14. ζῆλον πικρόν, in strong contrast to πραϋ̓τητι σοφίας.
ἐριθείαν (ἐριθίαν W. H.), party spirit, intrigue, contention. The derivation is from ἔριθος, a day labourer; ἐν δʼ ἐτίθει τέμενος βαθυλήιον· ἔνθα δʼ ἔριθοι | ἤμων ὀξείας δρεπάνας ἐν χερσὶν ἔχοντες, Il. XVIII. 550; πότνιʼ Ἀθηναία, ποῖαί σφʼ ἐπόνασαν ἔριθοι, Theocr. Id. XV. 80. ἐριθεία rare in classics, see Arist. Pol. VIII. (v.) 2. 6 where it is used in the derived sense of party spirit or faction. Aristotle also uses the verb ἐριθεύεσθαι, Pol. VIII (v.) 3. 9, comp. Polyb. x. 22. 9; ἐριθεύεσθαι τοὺς νέους, to inveigle the young men into party measures. Not in LXX., in N.T. see Rom 2:8, τοῖς δὲ ἐξ ἐριθίας, Gal 5:20, Php 1:17 οἱ δὲ ἐξ ἐριθίας, Jam 2:3 μηδὲν κατʼ ἐριθίαν.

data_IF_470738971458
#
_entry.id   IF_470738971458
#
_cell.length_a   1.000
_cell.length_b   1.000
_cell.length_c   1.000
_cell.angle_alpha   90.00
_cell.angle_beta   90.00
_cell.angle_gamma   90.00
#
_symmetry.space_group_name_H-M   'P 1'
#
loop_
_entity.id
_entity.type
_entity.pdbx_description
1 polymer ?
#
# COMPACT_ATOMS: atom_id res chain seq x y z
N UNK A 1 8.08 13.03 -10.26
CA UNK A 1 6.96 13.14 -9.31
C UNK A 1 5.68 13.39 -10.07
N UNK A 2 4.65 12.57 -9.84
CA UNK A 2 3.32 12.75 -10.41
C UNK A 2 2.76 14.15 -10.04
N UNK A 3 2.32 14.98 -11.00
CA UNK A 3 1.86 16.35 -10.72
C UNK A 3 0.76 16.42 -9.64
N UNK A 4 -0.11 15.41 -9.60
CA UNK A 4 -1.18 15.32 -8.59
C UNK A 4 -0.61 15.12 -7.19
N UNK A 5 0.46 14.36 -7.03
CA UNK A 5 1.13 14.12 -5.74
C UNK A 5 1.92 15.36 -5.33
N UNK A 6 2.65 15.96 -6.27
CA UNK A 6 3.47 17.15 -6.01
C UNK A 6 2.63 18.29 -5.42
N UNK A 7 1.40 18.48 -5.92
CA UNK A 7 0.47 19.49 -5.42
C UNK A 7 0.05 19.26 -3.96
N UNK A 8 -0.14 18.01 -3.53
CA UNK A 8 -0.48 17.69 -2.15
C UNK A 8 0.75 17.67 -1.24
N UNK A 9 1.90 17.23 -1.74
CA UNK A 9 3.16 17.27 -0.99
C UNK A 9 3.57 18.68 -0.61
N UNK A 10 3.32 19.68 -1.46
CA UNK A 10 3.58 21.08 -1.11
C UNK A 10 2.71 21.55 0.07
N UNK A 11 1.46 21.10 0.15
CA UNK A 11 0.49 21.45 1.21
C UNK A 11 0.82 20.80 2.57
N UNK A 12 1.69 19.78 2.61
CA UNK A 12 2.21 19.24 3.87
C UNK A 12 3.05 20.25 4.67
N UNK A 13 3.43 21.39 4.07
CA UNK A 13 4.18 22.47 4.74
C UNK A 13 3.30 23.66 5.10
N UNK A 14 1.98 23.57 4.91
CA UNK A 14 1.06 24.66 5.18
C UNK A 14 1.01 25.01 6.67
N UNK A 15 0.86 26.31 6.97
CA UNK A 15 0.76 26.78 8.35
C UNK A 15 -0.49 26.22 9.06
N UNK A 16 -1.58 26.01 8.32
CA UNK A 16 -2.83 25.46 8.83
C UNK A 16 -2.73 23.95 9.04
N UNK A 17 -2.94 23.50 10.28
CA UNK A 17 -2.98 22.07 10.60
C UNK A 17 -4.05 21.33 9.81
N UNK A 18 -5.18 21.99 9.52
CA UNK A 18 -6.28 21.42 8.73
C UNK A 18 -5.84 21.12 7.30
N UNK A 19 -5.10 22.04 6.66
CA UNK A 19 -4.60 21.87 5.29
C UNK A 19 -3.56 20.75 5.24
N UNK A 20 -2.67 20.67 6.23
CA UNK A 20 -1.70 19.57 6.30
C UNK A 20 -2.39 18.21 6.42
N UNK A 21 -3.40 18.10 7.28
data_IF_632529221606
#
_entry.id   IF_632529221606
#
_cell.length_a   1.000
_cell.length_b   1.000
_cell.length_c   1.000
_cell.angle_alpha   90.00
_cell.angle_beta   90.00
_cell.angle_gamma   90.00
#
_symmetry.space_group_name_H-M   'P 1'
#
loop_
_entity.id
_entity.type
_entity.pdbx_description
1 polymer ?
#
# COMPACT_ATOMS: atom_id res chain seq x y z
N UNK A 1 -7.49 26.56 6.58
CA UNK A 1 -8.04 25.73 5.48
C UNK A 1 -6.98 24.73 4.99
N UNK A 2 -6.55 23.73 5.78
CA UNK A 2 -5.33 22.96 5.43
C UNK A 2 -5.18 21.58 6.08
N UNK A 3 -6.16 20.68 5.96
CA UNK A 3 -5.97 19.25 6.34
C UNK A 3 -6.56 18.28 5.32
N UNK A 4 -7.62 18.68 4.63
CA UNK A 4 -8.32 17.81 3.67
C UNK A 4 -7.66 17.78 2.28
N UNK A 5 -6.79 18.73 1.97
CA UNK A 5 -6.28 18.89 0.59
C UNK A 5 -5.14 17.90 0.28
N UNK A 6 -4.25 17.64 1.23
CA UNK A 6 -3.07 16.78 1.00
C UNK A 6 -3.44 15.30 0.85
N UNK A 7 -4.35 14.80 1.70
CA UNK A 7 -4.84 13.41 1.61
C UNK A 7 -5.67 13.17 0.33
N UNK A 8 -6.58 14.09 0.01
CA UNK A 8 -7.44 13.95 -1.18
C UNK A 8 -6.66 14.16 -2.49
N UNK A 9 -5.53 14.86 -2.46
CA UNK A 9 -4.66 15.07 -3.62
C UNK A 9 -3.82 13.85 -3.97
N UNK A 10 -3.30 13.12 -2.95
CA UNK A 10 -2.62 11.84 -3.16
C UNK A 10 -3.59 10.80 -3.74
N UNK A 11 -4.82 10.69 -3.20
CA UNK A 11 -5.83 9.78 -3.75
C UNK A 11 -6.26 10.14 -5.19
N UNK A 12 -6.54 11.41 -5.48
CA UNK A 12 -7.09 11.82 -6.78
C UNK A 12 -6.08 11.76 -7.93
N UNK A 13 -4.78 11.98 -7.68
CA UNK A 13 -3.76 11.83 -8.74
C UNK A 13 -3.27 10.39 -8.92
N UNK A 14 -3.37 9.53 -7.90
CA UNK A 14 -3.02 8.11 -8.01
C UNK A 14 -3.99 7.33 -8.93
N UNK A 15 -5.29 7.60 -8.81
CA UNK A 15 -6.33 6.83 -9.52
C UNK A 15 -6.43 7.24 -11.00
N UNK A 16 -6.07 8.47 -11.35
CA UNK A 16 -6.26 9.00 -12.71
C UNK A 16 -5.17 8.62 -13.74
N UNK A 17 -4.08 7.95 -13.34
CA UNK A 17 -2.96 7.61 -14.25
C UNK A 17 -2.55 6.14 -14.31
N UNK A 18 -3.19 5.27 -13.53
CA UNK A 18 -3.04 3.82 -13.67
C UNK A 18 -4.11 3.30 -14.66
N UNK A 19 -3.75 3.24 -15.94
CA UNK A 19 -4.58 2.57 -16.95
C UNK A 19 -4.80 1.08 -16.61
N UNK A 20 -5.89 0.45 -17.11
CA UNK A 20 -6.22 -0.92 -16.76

Curtius, Etym. § 343, refers ἔριθος to the root αρ- the fundamental meaning of which is movement in direction of something with a view to attainment, as in ἀρέσθαι, ἄρνυμαι, μίσθαρνος. The last word explains ἔριθος, earning wages, and also ἐριθία in the sense of struggle for party ends &c. It may be added that there is no etymological connexion between ἐριθεία and ἔρις.
εἰ δὲ ζῆλον πικρὸν ἔχετε. If you have (as you have in fact) bitter zeal (πικρόν emphatic by position, and added because zeal is not in itself evil), do not go on glorying and lying against the truth, i.e. the truth which heavenly wisdom shews—the truth of Christ, the Christian faith. Bitter emulation and contentiousness are absolutely inconsistent with the truth as Christ taught it. St James therefore calls upon the brotherhood to give up that life of emulation and quarrelling and show by a true and noble life what the heavenly σοφία is. The warning is addressed to zealots, whether converted or unconverted Jews (St James had influence with both). The spirit of misdirected zeal, already a danger in the Church, developed into the Judaistic opposition to St Paul. The tendency was to boast of the privileges of Israel: comp. Rom 4:1-2; 2Co 11:18 ff.